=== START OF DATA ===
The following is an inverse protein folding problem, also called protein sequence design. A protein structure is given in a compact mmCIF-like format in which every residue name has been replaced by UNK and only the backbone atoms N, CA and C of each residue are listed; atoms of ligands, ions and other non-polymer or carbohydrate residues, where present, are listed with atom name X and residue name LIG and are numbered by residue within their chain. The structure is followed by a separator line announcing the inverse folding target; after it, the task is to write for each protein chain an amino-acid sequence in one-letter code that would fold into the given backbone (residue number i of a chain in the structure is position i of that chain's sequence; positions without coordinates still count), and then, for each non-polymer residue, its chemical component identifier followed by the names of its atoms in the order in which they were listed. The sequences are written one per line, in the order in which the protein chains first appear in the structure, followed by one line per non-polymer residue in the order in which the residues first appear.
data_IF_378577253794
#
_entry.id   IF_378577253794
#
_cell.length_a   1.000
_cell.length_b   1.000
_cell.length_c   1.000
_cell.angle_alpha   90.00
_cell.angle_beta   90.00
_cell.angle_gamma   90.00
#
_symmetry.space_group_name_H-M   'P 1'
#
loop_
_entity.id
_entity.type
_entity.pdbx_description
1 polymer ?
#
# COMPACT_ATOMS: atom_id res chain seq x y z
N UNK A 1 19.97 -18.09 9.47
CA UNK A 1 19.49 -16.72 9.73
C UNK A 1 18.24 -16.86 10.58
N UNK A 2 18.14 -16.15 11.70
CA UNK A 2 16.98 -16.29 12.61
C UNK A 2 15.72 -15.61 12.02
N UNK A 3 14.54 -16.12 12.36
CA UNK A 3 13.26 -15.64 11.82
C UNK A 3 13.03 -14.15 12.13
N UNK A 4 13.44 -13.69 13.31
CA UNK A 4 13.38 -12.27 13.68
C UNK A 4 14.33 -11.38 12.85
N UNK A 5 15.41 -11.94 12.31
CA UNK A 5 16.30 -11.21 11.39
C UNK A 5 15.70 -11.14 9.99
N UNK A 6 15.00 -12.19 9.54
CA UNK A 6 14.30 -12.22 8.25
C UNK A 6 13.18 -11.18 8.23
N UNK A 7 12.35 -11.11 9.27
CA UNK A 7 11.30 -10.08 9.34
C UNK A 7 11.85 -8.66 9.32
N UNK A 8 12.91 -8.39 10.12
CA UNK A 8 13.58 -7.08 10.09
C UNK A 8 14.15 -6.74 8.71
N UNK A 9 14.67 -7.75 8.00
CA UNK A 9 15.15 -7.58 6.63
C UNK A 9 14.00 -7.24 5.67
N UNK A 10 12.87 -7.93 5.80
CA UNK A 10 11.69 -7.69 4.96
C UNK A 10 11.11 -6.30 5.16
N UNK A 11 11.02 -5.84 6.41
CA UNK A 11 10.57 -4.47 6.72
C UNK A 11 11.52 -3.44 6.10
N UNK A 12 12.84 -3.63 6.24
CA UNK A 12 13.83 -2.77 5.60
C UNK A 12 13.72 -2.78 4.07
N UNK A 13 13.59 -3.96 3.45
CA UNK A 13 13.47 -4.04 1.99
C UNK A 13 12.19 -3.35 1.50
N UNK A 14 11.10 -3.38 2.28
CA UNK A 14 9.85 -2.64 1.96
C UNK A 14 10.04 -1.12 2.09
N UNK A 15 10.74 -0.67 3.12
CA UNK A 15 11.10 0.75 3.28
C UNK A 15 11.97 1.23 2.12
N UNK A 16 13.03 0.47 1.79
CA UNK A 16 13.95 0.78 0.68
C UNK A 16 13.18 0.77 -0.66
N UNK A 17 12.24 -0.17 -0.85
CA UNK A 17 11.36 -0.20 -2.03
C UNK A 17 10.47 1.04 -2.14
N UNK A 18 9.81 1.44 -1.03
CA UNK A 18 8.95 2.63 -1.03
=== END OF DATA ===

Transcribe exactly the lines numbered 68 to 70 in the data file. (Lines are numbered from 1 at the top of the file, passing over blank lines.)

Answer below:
CA UNK A 16 13.95 0.78 0.68
C UNK A 16 13.18 0.77 -0.66
N UNK A 17 12.24 -0.17 -0.85